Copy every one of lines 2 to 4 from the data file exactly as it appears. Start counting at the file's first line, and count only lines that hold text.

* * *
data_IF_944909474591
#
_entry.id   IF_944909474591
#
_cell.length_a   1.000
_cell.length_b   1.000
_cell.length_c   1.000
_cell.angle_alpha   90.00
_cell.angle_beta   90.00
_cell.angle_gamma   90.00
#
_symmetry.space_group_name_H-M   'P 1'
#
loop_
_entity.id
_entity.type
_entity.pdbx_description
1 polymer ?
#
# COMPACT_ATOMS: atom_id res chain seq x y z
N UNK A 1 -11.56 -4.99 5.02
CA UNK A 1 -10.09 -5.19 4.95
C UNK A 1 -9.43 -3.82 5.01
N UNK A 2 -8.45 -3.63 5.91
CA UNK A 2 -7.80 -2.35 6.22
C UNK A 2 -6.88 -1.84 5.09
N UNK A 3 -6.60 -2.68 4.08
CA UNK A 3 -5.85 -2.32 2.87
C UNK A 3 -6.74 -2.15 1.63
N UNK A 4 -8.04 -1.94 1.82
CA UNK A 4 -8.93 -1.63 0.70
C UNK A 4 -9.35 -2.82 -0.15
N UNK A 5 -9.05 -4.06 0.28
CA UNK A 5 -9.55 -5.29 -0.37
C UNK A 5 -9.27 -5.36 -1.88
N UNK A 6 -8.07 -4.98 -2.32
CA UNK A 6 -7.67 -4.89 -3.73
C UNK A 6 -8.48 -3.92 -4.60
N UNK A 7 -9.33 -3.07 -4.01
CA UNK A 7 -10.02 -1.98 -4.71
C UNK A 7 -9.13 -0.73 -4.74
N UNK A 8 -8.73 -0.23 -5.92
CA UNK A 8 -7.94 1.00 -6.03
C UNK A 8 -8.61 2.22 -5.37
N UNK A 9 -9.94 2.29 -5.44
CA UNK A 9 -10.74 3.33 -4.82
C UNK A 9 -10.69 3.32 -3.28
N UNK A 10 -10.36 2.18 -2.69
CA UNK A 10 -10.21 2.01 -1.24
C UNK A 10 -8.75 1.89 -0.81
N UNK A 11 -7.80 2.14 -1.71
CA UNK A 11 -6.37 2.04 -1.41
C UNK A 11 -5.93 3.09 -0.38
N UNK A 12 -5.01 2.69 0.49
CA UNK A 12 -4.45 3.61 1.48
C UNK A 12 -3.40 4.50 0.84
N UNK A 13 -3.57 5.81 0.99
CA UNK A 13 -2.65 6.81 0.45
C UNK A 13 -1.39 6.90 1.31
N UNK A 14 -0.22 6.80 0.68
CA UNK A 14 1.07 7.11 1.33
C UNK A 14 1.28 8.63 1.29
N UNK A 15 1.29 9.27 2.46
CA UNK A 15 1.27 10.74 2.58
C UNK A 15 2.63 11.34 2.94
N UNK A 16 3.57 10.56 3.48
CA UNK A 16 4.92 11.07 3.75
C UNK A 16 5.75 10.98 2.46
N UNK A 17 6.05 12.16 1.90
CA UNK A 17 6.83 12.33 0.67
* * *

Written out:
#
_entry.id   IF_944909474591
#